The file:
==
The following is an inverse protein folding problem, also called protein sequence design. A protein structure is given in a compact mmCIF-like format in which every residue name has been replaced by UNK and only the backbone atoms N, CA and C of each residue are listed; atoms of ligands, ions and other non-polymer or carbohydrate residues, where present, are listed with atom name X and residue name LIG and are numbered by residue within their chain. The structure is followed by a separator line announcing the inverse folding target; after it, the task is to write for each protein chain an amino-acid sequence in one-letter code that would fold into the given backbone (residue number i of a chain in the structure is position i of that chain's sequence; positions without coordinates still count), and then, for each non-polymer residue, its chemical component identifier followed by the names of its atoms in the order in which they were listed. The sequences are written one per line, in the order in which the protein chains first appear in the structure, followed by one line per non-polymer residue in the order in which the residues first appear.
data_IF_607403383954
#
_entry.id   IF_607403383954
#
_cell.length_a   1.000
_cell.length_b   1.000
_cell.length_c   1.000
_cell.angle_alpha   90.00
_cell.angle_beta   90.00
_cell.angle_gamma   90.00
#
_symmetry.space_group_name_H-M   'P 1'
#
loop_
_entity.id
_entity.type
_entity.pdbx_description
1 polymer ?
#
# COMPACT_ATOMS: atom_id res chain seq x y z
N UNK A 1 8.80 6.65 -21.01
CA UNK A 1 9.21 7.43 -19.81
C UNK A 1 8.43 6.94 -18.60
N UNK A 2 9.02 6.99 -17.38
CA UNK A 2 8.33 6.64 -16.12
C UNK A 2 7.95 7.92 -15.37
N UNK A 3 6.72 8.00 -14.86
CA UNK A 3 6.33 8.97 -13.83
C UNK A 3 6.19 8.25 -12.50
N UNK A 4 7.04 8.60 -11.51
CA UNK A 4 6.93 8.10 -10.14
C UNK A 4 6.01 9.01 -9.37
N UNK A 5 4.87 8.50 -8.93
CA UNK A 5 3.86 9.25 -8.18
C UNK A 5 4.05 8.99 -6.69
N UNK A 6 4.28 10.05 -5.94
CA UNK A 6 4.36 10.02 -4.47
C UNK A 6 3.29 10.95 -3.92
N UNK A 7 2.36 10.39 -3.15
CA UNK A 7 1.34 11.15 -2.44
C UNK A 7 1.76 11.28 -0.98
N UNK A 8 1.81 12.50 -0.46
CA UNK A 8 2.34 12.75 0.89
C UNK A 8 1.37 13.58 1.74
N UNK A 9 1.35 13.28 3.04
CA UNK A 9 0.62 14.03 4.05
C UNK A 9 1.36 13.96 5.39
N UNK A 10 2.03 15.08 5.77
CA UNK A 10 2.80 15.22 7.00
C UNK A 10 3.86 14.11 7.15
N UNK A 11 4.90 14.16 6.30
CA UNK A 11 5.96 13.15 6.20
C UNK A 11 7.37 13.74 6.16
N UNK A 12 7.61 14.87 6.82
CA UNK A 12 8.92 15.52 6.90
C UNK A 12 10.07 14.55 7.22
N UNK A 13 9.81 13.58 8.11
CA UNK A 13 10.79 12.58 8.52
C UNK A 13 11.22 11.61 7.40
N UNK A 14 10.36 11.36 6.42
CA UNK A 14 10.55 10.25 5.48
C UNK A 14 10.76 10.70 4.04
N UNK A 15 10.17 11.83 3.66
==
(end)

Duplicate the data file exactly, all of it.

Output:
The following is an inverse protein folding problem, also called protein sequence design. A protein structure is given in a compact mmCIF-like format in which every residue name has been replaced by UNK and only the backbone atoms N, CA and C of each residue are listed; atoms of ligands, ions and other non-polymer or carbohydrate residues, where present, are listed with atom name X and residue name LIG and are numbered by residue within their chain. The structure is followed by a separator line announcing the inverse folding target; after it, the task is to write for each protein chain an amino-acid sequence in one-letter code that would fold into the given backbone (residue number i of a chain in the structure is position i of that chain's sequence; positions without coordinates still count), and then, for each non-polymer residue, its chemical component identifier followed by the names of its atoms in the order in which they were listed. The sequences are written one per line, in the order in which the protein chains first appear in the structure, followed by one line per non-polymer residue in the order in which the residues first appear.
data_IF_607403383954
#
_entry.id   IF_607403383954
#
_cell.length_a   1.000
_cell.length_b   1.000
_cell.length_c   1.000
_cell.angle_alpha   90.00
_cell.angle_beta   90.00
_cell.angle_gamma   90.00
#
_symmetry.space_group_name_H-M   'P 1'
#
loop_
_entity.id
_entity.type
_entity.pdbx_description
1 polymer ?
#
# COMPACT_ATOMS: atom_id res chain seq x y z
N UNK A 1 8.80 6.65 -21.01
CA UNK A 1 9.21 7.43 -19.81
C UNK A 1 8.43 6.94 -18.60
N UNK A 2 9.02 6.99 -17.38
CA UNK A 2 8.33 6.64 -16.12
C UNK A 2 7.95 7.92 -15.37
N UNK A 3 6.72 8.00 -14.86
CA UNK A 3 6.33 8.97 -13.83
C UNK A 3 6.19 8.25 -12.50
N UNK A 4 7.04 8.60 -11.51
CA UNK A 4 6.93 8.10 -10.14
C UNK A 4 6.01 9.01 -9.37
N UNK A 5 4.87 8.50 -8.93
CA UNK A 5 3.86 9.25 -8.18
C UNK A 5 4.05 8.99 -6.69
N UNK A 6 4.28 10.05 -5.94
CA UNK A 6 4.36 10.02 -4.47
C UNK A 6 3.29 10.95 -3.92
N UNK A 7 2.36 10.39 -3.15
CA UNK A 7 1.34 11.15 -2.44
C UNK A 7 1.76 11.28 -0.98
N UNK A 8 1.81 12.50 -0.46
CA UNK A 8 2.34 12.75 0.89
C UNK A 8 1.37 13.58 1.74
N UNK A 9 1.35 13.28 3.04
CA UNK A 9 0.62 14.03 4.05
C UNK A 9 1.36 13.96 5.39
N UNK A 10 2.03 15.08 5.77
CA UNK A 10 2.80 15.22 7.00
C UNK A 10 3.86 14.11 7.15
N UNK A 11 4.90 14.16 6.30
CA UNK A 11 5.96 13.15 6.20
C UNK A 11 7.37 13.74 6.16
N UNK A 12 7.61 14.87 6.82
CA UNK A 12 8.92 15.52 6.90
C UNK A 12 10.07 14.55 7.22
N UNK A 13 9.81 13.58 8.11
CA UNK A 13 10.79 12.58 8.52
C UNK A 13 11.22 11.61 7.40
N UNK A 14 10.36 11.36 6.42
CA UNK A 14 10.55 10.25 5.48
C UNK A 14 10.76 10.70 4.04
N UNK A 15 10.17 11.83 3.66